Grow more forage

Get financial incentives to convert your cultivated land to hay or pasture.

DUC’s forage program is a popular way to solve your lack of quality feed. Receive $125/acre to convert cultivated land to hay or pasture. Prizes awarded to the top five establishments.

Am I eligible?

Connect with DUC about program eligibility:

Alex Griffiths

DUC’s forage program – video tips

More tips for forage success

  1. Seed early – get the forage in the ground before the end of May to take advantage of cool, moist growing conditions. Summer heat and fewer rain events can cause soil crusting and bake emerging seedlings. Seeding later than June 25 is not recommended unless sufficient rains are expected.
  2. Apply Phosphate (P) – fertilizer at seeding improves seedling vigor and
    establishment. Applying 30 lbs/acre can increase seedling size 4X compared to fields without P application. Blend P with forage seed and plant the mix without bridging issues using any air seeder through the fertilizer roller.
  3. Say ‘no’ to companion crops – forage can be negatively impacted by companion crops. If a companion crop is used, seed at 1/3 to 1/4 of normal to reduce competition with the forage. With no cover crop, weeds are likely but easily managed through haying or mowing.
  4. Limit competition – cut the field early in the establishment year to prevent weeds from setting seed and to reduce competition. To improve winter survivability, don’t cut the forage crop shorter than 4”-6”.
  5. DO NOT take a second cut – in the year of establishment, a second cut can deplete root reserves critical for winter survival and stress an establishing crop. This thins out the plant stand and may reduce longevity. Leave some ground cover to help trap snow, preserve plant root reserves and improve winter survival.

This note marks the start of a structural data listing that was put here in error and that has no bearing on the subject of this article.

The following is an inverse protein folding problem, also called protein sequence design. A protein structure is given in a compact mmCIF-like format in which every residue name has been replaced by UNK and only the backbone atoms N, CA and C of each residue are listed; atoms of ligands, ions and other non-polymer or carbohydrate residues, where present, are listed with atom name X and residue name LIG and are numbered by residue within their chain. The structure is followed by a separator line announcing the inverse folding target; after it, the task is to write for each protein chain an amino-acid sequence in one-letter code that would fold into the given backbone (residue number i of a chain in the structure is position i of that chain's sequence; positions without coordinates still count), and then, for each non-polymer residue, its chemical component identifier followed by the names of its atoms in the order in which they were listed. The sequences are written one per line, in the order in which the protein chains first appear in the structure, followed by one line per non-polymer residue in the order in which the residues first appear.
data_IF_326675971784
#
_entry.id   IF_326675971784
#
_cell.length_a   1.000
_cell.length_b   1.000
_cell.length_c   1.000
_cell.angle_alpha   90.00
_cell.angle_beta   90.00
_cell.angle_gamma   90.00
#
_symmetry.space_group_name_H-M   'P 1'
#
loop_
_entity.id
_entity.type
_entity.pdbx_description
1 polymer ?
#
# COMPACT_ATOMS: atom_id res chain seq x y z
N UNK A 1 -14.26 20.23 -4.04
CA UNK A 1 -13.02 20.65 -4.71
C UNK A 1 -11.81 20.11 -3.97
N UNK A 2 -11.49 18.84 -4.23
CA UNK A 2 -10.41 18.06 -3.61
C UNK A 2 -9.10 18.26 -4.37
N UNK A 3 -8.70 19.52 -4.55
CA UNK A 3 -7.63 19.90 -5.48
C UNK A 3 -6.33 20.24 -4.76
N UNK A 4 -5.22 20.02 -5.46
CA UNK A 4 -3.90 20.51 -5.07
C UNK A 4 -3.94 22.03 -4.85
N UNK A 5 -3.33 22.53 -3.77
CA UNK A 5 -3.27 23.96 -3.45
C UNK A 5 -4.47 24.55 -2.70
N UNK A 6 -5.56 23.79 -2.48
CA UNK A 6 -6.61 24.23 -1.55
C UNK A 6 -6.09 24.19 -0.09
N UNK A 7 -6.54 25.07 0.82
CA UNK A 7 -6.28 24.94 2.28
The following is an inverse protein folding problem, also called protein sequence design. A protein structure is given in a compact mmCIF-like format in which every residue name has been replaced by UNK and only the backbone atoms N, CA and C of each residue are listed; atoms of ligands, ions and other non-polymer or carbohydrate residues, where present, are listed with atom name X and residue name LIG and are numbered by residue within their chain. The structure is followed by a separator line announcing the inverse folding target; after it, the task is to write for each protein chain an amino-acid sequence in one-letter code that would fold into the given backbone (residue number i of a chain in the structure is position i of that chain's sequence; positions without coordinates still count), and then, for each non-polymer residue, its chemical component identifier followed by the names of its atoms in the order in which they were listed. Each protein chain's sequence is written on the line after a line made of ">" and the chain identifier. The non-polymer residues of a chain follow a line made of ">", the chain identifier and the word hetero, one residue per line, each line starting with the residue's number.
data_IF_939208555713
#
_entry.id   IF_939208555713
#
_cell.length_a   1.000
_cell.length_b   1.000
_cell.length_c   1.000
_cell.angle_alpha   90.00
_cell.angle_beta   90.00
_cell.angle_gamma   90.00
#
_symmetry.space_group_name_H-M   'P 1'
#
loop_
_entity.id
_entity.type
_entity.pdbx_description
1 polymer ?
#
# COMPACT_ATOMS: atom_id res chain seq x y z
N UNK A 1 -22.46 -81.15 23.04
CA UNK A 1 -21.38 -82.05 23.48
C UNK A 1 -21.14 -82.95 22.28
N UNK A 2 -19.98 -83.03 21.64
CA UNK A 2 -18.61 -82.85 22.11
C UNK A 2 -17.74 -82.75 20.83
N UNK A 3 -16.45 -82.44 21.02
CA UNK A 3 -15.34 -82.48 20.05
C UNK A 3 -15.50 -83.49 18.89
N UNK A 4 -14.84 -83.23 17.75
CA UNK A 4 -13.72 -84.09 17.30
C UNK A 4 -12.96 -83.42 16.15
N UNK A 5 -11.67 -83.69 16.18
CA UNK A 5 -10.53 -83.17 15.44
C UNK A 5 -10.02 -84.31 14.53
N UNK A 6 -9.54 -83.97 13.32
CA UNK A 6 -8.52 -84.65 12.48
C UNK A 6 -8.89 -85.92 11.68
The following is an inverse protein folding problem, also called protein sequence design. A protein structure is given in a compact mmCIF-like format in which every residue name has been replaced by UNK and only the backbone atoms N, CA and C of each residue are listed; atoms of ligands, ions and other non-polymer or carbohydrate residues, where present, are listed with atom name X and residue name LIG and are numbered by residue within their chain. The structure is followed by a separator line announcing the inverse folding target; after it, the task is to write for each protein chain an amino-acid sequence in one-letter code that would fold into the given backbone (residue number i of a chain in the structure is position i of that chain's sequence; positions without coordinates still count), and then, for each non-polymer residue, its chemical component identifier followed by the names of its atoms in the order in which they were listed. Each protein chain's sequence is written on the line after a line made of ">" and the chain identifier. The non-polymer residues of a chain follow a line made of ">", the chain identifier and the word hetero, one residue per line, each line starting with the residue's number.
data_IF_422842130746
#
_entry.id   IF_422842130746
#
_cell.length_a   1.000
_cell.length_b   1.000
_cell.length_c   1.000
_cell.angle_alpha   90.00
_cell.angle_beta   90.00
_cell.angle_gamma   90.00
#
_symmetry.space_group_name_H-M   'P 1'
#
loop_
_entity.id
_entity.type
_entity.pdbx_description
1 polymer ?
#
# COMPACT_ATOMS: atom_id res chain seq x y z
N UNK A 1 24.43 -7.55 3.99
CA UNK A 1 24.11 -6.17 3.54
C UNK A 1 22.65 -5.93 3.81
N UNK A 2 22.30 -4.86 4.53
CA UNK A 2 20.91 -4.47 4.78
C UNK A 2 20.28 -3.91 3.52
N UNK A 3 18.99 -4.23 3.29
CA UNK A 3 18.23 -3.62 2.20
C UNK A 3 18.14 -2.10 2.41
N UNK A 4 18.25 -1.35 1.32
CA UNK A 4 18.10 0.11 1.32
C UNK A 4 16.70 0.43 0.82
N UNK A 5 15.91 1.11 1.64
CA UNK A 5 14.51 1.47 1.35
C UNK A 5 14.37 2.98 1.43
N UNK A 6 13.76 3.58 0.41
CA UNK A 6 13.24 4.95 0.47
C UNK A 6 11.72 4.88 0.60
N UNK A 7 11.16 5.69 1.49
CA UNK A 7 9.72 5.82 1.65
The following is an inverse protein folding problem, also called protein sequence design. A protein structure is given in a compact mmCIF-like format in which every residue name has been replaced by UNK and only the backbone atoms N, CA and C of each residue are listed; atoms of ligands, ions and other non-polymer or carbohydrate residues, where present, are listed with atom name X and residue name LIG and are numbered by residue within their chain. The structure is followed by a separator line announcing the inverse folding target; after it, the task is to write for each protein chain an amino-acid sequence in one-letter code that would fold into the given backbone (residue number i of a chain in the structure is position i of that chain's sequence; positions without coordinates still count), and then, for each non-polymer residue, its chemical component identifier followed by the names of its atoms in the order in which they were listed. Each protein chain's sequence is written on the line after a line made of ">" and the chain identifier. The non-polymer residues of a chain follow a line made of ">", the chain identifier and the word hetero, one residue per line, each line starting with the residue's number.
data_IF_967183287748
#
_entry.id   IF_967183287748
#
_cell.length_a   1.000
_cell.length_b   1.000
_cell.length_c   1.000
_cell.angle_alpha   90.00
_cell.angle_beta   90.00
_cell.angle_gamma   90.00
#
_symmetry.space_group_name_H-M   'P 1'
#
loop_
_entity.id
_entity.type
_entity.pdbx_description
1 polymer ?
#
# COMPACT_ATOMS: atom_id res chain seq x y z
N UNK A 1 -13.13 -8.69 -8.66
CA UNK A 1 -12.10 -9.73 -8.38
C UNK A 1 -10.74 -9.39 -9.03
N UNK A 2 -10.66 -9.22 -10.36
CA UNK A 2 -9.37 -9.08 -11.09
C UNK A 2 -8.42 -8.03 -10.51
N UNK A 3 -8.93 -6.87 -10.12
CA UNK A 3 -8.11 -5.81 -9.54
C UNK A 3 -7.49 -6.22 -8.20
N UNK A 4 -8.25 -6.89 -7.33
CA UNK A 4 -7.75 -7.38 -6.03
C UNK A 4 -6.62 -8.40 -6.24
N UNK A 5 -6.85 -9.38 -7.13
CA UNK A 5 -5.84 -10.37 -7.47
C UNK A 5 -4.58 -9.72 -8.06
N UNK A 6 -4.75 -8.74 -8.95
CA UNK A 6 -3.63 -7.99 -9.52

6. Remove the crop as silage – in the establishment year, leaving swaths too long can hinder seedling growth and potentially kill all the plants underneath, leaving permanent blank (or thin) strips throughout your field. Remove chopped or round bale silage in the establishment year if possible.
  7. Seed is important – seed multiple species to ensure at least one type of plant will grow in all areas. For saline, choose species suited to those conditions. Seed certification helps ensure good germination and minimal weeds.
  8. Seed shallow – the maximum depth at which forages should be seeded is ¾”, especially in heavier soils. Anything deeper will reduce plant counts. Canola depth on the seed drill is ideal.
  9. Use an air seeder/seed drill whenever possible – seed-to-soil contact is critical for crop success. Broadcast seeding is quick and convenient but exposes seed to hotter conditions at the soil’s surface, especially in dry conditions. You run the risk of the crop failing to establish.
  10. Do not graze – in the year of establishment. Though the stand may look thick and lush, the root systems on these new plants are still developing and may not be anchoring the plant into to the soil very well. Grazing animals can pull out the entire plant, causing stand thinning and decreased longevity.
  11. Seed heavy – it is cheap insurance and allows for losses from excess heat/moisture, winterkill and other issues. Normal seed rate is 10 lbs per acre; we recommend 12 lbs per acre. When dormant seeding or broadcast seeding, increase your rate by 30 percent.
  12. Seed coating – some companies coat their forage seed to help it flow through air seeders. This coating can add significant weight to the seed. A 110 kg (50 lb) bag is coating and seed, so adjust your seeding rate to accommodate (i.e., seed heavy if using coated seed).
  13. Insure your crop – buy Forage Establishment Insurance (FEI). Manitoba Agricultural Services Corporation (MASC) offers FEI and the application deadline is March 31 of the seeding year.